In part one of this installment of the Web Dev 101 series, I discussed the concept of front-end versus back-end coding languages and offered a list of essential front-end languages for beginning web developers to learn. In this part two of two, we’ll tackle back-end languages.
First a quick recap from part one:
Front-end coding languages are those that get rendered on the viewer’s computer. That is, the client’s (viewer’s) web browser does all the work.
Conversely, back-end—or server-side—languages are handled by the web server. This means that the server (where your website files live) renders the content and then transmits the completed files to the viewer’s computer.
Front-end languages to learn:
Compared to their front-end counterparts, server-side languages are a vastly different animal. These languages more closely represent what comes to most people’s minds when they think “code.” Thankfully, back-end languages can be just as easy to learn with the right mindset and thought process.
Unlike for the front-end, there is less consensus about which back-end languages are the most important/useful. The “best” choice can vary widely depending upon the nature of the project, the requirements of the client, and the opinion of the developer. Therefore, my suggestions below are just that: suggestions. When determining which back-end languages you should learn first, carefully consider your goals as a developer and the types of projects you plan to take on.
We’ll start first with a few common server-side languages that I am not going to recommend as starting points:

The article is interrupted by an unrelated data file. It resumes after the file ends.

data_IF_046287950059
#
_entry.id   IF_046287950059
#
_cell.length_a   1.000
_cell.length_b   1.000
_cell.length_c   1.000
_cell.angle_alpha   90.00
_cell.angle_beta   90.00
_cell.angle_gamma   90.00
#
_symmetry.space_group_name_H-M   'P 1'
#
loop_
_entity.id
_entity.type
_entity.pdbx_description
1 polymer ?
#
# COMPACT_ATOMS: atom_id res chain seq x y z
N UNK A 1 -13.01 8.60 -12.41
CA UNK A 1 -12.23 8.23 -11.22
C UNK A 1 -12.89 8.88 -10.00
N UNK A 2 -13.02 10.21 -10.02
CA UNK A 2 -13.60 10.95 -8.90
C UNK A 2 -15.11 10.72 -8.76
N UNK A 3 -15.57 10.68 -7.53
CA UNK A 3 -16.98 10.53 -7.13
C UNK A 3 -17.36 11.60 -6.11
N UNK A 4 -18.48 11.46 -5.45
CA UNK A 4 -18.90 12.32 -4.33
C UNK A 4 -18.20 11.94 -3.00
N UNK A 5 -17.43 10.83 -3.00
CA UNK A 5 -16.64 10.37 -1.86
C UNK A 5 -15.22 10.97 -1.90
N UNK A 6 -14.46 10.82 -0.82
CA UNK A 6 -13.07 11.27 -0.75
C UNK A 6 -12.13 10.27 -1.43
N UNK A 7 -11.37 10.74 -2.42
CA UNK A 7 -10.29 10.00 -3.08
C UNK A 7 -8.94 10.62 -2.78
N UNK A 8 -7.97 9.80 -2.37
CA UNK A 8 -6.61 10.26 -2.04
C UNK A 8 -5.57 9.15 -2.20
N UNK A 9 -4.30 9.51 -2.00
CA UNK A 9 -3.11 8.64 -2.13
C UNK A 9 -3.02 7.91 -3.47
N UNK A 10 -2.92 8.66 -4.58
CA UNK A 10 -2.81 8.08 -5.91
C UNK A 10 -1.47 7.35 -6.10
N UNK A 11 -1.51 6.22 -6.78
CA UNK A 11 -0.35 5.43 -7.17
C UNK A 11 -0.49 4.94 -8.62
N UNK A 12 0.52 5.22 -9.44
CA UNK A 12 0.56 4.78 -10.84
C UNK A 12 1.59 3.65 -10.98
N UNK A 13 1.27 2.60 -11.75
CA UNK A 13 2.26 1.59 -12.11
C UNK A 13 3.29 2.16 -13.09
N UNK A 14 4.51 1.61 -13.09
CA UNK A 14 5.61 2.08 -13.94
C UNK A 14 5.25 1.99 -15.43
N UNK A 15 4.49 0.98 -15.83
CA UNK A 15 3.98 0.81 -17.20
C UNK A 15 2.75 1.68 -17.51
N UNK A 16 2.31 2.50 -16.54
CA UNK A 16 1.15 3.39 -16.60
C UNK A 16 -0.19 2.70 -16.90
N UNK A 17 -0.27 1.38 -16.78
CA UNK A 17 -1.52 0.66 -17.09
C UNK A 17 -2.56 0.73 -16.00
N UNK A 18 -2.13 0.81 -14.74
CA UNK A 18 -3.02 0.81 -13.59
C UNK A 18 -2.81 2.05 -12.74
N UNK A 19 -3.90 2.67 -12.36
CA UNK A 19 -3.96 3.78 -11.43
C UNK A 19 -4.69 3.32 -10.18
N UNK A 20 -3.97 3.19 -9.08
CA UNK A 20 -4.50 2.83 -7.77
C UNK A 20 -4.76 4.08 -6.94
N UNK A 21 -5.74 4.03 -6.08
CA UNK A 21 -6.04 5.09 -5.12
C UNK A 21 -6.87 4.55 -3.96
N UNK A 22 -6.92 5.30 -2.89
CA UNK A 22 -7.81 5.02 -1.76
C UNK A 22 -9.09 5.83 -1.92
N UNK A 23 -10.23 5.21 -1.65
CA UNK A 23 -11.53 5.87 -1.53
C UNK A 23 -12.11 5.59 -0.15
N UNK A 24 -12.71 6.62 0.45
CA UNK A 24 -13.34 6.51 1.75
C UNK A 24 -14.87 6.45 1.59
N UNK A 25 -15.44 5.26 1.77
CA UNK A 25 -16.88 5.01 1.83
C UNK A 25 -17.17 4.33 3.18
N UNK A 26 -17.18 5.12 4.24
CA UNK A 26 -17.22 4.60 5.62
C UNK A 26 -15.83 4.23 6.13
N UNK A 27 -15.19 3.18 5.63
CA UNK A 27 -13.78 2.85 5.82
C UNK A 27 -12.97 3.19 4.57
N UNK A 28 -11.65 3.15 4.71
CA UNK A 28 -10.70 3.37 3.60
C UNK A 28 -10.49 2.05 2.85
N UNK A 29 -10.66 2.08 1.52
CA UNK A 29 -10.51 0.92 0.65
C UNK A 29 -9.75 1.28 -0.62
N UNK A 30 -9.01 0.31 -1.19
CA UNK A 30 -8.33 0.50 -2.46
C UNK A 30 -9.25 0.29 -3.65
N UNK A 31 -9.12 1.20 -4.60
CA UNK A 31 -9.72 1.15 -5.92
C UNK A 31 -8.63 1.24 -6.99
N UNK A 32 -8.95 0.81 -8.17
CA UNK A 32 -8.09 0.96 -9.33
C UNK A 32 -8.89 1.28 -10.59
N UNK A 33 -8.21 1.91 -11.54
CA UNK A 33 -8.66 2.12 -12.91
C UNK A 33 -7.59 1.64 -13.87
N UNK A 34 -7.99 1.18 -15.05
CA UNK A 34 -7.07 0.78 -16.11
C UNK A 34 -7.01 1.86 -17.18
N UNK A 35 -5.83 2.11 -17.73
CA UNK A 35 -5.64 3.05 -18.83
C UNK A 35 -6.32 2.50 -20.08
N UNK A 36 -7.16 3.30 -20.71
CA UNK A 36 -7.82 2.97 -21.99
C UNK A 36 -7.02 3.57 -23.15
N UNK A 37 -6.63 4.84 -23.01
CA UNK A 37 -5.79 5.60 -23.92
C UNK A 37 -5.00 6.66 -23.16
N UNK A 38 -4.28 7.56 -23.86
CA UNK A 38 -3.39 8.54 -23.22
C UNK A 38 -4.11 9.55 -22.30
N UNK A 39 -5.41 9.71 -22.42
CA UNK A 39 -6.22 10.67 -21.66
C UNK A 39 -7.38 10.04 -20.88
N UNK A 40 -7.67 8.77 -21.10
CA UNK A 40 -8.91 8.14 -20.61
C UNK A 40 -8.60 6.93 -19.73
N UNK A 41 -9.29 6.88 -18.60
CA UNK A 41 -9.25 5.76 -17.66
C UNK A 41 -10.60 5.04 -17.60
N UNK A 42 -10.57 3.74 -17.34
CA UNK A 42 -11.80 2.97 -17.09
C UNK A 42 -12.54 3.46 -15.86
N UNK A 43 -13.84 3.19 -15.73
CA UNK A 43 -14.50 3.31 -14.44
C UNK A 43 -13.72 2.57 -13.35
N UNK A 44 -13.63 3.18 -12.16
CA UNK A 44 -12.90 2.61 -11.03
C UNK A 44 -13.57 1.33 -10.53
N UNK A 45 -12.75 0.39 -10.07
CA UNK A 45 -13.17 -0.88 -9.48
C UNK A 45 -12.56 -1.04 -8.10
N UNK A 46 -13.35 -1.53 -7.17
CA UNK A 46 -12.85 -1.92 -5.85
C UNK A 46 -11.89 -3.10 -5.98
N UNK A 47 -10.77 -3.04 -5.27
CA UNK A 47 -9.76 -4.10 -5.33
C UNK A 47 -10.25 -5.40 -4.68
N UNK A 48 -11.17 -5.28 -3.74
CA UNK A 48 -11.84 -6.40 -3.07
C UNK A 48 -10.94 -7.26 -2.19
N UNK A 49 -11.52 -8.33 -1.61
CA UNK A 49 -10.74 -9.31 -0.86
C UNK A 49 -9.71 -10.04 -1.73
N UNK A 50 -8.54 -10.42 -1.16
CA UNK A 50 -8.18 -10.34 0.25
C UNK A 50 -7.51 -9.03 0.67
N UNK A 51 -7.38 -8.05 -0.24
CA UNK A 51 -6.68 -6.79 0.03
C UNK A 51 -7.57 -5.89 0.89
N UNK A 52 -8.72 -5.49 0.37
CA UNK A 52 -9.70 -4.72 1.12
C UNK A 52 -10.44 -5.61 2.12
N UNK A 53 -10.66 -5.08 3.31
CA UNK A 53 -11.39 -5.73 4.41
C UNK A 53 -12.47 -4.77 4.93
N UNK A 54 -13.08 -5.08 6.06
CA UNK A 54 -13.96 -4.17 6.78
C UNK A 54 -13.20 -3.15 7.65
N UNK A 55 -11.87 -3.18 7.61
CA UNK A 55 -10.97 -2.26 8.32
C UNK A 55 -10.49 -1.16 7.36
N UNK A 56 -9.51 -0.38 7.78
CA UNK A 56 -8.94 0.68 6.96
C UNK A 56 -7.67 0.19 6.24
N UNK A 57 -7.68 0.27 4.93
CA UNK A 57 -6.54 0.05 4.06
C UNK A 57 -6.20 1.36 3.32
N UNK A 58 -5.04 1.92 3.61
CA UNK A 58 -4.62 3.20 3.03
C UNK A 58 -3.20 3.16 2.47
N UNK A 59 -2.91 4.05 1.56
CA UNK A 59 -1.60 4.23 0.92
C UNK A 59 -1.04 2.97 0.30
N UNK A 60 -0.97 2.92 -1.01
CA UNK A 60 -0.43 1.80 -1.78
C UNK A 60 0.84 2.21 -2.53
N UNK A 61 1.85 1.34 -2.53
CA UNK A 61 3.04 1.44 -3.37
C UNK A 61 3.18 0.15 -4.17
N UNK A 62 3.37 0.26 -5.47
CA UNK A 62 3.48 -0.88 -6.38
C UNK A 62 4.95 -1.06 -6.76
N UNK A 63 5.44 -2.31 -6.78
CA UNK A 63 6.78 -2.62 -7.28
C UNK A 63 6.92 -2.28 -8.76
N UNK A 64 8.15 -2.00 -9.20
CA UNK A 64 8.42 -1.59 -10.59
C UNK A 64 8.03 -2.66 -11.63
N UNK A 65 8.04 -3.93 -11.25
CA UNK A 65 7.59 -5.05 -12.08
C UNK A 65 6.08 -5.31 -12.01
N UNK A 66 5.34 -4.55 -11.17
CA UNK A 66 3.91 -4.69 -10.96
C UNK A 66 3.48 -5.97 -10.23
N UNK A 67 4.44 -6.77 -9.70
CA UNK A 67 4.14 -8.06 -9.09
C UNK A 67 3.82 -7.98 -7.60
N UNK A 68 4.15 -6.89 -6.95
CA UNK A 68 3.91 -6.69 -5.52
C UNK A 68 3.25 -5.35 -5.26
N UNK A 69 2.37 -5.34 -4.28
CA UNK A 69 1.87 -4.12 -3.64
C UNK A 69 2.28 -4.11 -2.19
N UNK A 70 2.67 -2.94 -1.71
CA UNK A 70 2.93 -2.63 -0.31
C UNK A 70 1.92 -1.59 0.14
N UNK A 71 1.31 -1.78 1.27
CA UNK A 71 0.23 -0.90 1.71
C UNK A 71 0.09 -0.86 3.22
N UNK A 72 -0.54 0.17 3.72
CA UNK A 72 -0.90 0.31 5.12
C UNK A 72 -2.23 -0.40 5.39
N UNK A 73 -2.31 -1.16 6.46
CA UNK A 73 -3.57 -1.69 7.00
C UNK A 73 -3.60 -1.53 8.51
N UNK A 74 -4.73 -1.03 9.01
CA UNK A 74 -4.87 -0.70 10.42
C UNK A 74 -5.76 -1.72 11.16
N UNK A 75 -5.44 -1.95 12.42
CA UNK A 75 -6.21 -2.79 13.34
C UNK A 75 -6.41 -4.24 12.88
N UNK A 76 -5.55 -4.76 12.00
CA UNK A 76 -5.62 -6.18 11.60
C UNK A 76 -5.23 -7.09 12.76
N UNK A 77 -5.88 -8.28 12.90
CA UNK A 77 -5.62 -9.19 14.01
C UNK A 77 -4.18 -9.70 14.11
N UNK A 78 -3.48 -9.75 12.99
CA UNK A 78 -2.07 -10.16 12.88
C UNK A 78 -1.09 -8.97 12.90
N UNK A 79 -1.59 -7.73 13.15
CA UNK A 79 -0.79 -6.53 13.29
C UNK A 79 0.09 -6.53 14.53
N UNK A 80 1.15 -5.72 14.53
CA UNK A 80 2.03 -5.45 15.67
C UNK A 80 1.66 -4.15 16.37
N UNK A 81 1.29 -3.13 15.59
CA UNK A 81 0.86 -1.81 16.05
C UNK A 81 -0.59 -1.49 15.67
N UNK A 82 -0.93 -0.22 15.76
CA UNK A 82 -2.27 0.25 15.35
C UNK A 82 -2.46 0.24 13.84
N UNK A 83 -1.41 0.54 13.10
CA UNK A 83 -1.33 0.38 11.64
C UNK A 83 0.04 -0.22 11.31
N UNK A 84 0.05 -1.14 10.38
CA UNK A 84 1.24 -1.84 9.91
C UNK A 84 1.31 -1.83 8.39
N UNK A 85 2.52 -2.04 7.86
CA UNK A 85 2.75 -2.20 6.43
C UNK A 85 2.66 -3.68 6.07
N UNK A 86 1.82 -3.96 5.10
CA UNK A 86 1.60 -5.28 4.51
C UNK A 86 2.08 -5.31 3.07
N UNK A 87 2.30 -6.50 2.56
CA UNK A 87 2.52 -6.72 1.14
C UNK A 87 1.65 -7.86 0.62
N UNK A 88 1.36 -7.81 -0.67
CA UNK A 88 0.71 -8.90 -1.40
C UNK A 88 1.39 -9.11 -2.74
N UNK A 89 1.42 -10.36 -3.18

Without getting too detailed, ASP.NET is a server-side language that combines Classic ASP (Active Server Pages) with the .NET Framework, a Microsoft-developed framework for programming software. Basically, ASP.NET is Microsoft’s attempt at a proprietary web development language.
There is an ongoing debate about which is better: ASP.NET or PHP. Different individuals will give you different arguments for or against both. Though there are others more knowledgeable on the subject than I, I personally use exclusively PHP. Here’s why:
- PHP runs on any server (at least to my knowledge). ASP.NET only runs, in general, on Microsoft servers.
- PHP development environments are simpler to set up.
- ASP.NET is actually a collection of several different coding languages. PHP is just one language.
Ruby and Ruby on Rails
Ruby is a general-purpose programming language. Coupled with the popular framework Ruby on Rails (also referred to simply as Rails), it is commonly used to develop web applications.
I am not including Ruby or Rails on my “essentials” list because I myself have not yet learned the language (it’s on the to-do list, okay) and therefore cannot speak to its usefulness.
Now for the languages that did make my list of back-end coding languages for new web developers to learn.
PHP is a language that powers many, many websites and allows developers to produce dynamic webpages. PHP can be used to collect and manipulate form data, reuse modular code, send and retrieve data to/from databases, and complete many other important functions. PHP will likely be the server-side language you use most frequently.
SQL (Structured Query Language) is a language used to manipulate databases and the data contained within. SQL is used in conjunction with PHP to query and update databases from webpages. It is actually one of the simplest languages I have learned and is easy to pick up quickly.
AJAX allows a webpage to send and receive information to/from the web server and then manipulate the server’s response. These calls happen asynchronously, meaning the browser doesn’t need to refresh in order to talk to the server. This is an important feature for seamless user experiences in web applications.
With the addition of these three back-end languages, we’ve officially completed my list of essential coding languages for new web developers to learn. For quick reference, here’s the entire list:
Don’t forget these resources are available to learn the languages listed above. Happy coding!